Aquaculture and its 12 overshadowed benefits to the environment

March 10, 2023 | Environmental Lab

Contrary to mainstream concerns raised over the practice of Aquaculture, researchers from the University of Melbourne identified 12 potential ecological benefits of aquaculture to the environment that are often not given due attention.

Researchers led by Kathy Overton explained that the negative impacts of aquaculture have overshadowed the positive application that it has been doing since its practice. “While the negative impacts of some types of aquaculture are well known, we can also use aquaculture to slow or stop these negative impacts and help restore ecosystems that have been largely lost over the last century.”

Aquaculture is primarily the practice of raising aquatic organisms in controlled environments. Despite several concerns on its possible contribution to habitat destruction, pollution, and disturbance of native aquatic ecosystems, the research findings discuss otherwise, including benefits on:

  • Species Recovery

  • Habitat Restoration

  • Habitat Rehabilitation

  • Habitat  Protection

  • Bioremediation

  • Assisted Evolution

  • Biological Control

  • Removal of Overabundant species

  • Ex situ conservation (off-site conservation)

  • Coastal defense

  • Climate change mitigation

  • Wild harvest replacement  

Reports on these critical benefits are elaborated in the study published on February 21st at the Society for Conservation Biology. The study emphasized the new range of ways that aquaculture techniques can do to restore or conserve species and habitats.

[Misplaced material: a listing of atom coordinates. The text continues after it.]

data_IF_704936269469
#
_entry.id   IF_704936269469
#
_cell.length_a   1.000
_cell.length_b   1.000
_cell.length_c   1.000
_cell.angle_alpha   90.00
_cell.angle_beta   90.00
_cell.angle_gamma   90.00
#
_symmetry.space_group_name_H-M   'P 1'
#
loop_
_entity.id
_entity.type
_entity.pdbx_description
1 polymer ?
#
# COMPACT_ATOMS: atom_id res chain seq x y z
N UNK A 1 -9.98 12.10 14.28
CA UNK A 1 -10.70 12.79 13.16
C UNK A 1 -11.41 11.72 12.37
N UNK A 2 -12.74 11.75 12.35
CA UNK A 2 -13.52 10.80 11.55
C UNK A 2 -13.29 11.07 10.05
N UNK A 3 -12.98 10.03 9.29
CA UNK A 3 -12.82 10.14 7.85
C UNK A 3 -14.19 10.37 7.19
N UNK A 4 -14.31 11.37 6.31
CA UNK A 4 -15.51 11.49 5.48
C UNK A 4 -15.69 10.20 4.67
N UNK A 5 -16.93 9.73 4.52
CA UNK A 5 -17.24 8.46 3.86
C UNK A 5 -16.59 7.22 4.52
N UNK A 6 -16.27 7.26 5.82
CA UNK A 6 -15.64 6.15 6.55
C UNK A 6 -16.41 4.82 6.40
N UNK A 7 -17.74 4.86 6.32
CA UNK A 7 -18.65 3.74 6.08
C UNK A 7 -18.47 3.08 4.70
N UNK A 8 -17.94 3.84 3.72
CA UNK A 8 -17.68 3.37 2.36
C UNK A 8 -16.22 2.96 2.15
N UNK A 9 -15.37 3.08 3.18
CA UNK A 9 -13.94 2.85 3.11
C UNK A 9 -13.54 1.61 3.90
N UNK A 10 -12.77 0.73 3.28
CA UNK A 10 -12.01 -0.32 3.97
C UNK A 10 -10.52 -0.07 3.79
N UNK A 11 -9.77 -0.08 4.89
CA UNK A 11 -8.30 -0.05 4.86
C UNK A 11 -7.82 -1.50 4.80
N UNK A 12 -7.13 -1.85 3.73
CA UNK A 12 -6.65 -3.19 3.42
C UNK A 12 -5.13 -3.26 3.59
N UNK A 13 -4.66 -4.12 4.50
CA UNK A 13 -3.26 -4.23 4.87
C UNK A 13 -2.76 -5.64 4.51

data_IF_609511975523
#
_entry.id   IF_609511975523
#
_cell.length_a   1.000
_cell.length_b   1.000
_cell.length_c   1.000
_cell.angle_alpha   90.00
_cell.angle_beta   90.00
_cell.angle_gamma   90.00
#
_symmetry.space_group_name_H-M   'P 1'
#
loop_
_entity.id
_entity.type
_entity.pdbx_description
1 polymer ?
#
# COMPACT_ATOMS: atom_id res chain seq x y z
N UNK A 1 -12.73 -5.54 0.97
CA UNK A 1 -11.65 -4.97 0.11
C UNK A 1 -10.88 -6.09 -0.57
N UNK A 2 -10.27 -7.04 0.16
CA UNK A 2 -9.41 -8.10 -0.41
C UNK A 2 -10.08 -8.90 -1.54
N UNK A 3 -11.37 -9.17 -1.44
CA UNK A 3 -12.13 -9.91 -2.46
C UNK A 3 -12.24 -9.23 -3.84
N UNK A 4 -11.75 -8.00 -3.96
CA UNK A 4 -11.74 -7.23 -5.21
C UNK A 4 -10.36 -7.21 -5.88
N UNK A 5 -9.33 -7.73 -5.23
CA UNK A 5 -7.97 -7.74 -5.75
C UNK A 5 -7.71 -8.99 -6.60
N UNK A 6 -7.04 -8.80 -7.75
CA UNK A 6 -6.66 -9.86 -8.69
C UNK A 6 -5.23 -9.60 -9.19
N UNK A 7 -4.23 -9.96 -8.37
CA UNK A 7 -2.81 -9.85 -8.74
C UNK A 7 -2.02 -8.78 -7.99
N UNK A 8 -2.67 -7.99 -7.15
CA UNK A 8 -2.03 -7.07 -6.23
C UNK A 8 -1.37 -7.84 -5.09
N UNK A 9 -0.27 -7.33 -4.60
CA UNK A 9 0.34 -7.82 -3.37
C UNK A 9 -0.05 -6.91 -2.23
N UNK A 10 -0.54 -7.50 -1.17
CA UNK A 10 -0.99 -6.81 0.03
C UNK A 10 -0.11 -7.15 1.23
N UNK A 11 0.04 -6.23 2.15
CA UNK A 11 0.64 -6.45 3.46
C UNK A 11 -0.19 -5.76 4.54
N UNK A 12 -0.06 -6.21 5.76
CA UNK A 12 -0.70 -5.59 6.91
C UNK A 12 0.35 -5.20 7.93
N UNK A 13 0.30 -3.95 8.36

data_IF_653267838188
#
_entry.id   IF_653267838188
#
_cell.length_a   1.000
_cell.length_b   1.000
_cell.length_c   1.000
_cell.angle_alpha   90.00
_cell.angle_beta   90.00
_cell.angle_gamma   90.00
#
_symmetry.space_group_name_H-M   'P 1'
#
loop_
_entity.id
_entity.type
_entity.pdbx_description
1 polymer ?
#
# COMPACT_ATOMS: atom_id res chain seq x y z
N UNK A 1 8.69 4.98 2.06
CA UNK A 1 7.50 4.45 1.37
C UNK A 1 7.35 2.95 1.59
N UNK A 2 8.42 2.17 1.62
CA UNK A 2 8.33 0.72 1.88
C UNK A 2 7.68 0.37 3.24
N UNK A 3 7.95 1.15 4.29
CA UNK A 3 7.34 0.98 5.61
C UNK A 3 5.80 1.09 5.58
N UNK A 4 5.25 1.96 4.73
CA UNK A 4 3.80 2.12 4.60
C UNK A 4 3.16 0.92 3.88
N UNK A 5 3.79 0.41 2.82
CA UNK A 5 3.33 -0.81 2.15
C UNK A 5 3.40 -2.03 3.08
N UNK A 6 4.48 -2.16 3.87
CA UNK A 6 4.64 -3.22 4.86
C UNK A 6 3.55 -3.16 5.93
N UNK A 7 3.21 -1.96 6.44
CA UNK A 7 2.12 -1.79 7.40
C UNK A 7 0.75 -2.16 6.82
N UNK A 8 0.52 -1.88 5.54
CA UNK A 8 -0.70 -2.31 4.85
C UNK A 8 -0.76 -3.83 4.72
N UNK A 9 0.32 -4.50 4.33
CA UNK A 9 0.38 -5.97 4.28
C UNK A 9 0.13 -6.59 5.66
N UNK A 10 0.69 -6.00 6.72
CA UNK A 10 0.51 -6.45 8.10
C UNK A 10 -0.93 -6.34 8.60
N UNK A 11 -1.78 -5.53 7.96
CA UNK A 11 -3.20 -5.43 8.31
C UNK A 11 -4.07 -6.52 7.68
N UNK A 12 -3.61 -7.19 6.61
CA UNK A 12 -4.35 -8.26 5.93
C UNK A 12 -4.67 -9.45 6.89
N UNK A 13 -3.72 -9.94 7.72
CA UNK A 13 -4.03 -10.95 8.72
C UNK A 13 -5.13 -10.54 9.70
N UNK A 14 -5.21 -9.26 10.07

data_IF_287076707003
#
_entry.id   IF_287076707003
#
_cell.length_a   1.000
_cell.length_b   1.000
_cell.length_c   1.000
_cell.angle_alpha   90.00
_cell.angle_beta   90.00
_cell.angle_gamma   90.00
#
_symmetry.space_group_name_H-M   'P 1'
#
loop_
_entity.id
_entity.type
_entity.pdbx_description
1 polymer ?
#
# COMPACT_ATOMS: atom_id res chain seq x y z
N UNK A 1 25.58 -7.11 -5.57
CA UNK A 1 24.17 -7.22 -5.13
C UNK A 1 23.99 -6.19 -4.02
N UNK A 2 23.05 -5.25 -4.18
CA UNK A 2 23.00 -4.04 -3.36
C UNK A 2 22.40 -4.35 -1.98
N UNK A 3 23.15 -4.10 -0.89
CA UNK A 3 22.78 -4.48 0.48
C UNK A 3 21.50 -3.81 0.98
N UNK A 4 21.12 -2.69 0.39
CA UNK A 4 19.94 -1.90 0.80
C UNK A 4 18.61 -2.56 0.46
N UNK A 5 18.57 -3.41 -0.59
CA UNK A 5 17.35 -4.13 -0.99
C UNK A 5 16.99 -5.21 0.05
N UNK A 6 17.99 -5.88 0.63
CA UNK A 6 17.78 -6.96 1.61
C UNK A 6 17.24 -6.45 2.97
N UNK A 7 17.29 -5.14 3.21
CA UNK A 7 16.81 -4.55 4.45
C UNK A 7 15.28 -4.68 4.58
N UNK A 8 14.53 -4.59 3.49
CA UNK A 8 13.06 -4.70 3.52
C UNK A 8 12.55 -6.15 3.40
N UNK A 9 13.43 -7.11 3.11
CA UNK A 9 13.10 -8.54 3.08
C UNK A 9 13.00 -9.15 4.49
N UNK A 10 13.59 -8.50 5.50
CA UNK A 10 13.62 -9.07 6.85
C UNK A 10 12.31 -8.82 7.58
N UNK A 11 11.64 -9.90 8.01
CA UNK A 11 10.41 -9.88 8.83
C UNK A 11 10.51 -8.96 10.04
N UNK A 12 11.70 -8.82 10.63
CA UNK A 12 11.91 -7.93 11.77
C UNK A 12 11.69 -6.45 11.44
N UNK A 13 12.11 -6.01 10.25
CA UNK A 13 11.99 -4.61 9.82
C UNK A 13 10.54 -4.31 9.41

“Aquaculture is a key part of our process to rebuild lost shellfish reefs through creating healthy oyster and mussel juveniles to kick start the reef restoration process.”, said Dr. Simon Branigan, marine restoration coordinator at The Nature Conservancy (TNC) Australia. “Reefs with abundant shellfish create strong ecological benefits – they are important habitats for a host of marine species, and they improve water quality. Without aquaculture, we would struggle to restore these lost marine habitats and get this important conservation work done.” 

The findings of the study, particularly the benefits of aquaculture seek to provide opportunities for practitioners to avoid mistakes people have made that have led to habitat and biodiversity loss.

“We want to ensure that aquaculture practitioners monitor their ecological impact before claiming their farm creates ecological benefits. Just because a particular aquaculture activity does one positive thing, it doesn’t mean that it will deliver an overall benefit to the environment. It’s important to weigh up overall impacts when deciding if something is ecologically beneficial or not,” said Tim Dempster, co-author and Professor at the University of  Melbourne.

“We want people to reimagine what aquaculture is and what it can do, and to show people how it can be used as a tool to safeguard aquatic ecosystems and biodiversity for future generations,” Dempster added.

Back To Top
We are fully compliant with the GDPR laws. We promise to safeguard your data and protect your privacy rights.